Denmark will put “extra pressure” on Fifa over human rights concerns in the build-up to the 2022 Qatar World Cup.
Denmark’s training kit sponsors will withdraw their logos to give room for messages critical of Qatar.
Commercial partners will also not travel to Qatar.
“The more who join a coalition of those who would like to see change, the more likely change will happen,” Danish Football Association chief Jakob Jensen told BBC Sport.
Amnesty International released a 48-page report earlier this month claiming migrant workers are being exploited as they help to build stadiums and infrastructure for the tournament, which will take place in November and December next year.
Danish players wore shirts with “football supports change” on them before their qualifying match against Moldova in March.
Jensen said Denmark felt an “extra obligation” to put pressure on world football governing body Fifa after qualifying in October.
He will travel to Qatar in December and speak to migrant workers and Qatari authorities.
“We have written to the Qatari authorities and to Fifa to explain the difference between the facts they present and the facts Amnesty presents,” Jensen said.
“Our commercial partners have decided not to have their commercial on our training jerseys during the World Cup.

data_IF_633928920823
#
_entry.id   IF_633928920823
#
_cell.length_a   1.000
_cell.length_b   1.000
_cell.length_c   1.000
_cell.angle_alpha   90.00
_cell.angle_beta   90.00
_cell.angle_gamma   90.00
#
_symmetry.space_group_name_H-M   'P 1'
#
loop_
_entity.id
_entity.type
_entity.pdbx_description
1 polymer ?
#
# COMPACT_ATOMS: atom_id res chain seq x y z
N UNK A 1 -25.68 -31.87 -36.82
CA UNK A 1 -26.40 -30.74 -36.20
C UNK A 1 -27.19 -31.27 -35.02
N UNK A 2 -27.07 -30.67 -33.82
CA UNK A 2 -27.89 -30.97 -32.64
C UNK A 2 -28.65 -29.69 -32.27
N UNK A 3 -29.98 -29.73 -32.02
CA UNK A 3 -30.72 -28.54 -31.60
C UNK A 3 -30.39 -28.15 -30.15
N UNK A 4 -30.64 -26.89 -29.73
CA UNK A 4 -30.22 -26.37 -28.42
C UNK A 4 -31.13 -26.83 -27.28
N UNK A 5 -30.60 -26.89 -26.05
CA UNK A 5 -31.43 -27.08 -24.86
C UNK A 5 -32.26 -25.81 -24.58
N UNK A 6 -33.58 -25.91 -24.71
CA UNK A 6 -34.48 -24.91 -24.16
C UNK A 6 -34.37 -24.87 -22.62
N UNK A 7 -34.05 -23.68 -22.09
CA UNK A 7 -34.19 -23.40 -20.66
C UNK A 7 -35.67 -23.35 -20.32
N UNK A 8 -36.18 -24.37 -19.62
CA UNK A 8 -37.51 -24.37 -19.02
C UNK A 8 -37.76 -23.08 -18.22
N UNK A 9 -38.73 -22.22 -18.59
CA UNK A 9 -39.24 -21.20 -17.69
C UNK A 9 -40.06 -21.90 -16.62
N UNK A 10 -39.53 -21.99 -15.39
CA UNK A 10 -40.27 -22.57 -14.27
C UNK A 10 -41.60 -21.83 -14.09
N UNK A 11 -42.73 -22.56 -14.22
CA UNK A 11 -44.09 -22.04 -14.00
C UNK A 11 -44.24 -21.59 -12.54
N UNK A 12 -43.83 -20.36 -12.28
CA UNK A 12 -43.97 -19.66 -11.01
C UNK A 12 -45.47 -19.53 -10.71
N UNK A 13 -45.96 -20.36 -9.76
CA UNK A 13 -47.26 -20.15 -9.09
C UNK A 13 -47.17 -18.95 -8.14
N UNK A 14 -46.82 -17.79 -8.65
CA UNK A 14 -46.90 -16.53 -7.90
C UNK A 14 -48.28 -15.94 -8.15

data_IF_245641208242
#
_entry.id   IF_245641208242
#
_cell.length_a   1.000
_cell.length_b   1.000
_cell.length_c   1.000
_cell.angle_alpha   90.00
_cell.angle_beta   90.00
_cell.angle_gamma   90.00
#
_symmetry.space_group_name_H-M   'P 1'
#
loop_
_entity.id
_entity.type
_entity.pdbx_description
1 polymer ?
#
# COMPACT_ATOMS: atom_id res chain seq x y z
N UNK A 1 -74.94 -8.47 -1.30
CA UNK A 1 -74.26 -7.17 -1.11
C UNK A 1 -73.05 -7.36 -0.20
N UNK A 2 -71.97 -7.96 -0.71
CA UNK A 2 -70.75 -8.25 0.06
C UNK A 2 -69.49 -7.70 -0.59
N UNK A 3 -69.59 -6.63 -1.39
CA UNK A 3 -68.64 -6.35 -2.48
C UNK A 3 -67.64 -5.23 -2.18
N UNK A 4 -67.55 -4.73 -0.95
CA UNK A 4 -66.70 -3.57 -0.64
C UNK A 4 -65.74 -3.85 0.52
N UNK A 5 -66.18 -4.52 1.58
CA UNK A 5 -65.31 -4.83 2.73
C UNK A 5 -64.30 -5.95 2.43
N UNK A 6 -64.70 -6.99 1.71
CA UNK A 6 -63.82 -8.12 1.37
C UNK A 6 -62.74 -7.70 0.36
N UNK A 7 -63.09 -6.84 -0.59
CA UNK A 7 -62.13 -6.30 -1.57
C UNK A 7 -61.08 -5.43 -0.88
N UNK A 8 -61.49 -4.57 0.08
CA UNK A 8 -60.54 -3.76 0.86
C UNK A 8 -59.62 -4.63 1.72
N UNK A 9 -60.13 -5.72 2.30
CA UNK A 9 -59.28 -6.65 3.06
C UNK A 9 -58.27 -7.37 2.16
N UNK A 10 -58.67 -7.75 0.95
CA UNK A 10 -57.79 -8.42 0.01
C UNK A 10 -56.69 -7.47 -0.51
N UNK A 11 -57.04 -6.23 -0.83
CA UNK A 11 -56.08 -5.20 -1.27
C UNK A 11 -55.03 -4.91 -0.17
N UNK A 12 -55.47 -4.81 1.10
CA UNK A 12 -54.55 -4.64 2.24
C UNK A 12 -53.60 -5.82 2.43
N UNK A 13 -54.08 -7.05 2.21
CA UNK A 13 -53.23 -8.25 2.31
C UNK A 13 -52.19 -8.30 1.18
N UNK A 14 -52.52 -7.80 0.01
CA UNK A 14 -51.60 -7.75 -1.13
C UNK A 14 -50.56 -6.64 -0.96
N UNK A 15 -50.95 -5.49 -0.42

“We will also consult Amnesty on that.”
England players, staff and fans have been urged by Amnesty to highlight human rights concerns during the tournament.
Jensen said it was for each country to decide if they should also protest.
“We have a very strong cooperation with all the Nordic countries,” Jensen added.
“I have also had good dialogue with colleagues from other countries, for instance your own football association [the English FA], the Netherlands and Belgium.”
The FA told BBC Sport on Tuesday that it was in “regular dialogue” with Amnesty International, Fifa and other member associations.
A spokesperson added: “From those discussions to date, we believe there is evidence of substantial progress being made by Qatar in relation to workers’ rights. However, we recognise there is still more to be done.
“Our view remains that change is best achieved by working collaboratively with others, while always being mindful that we have our own challenges in this country.”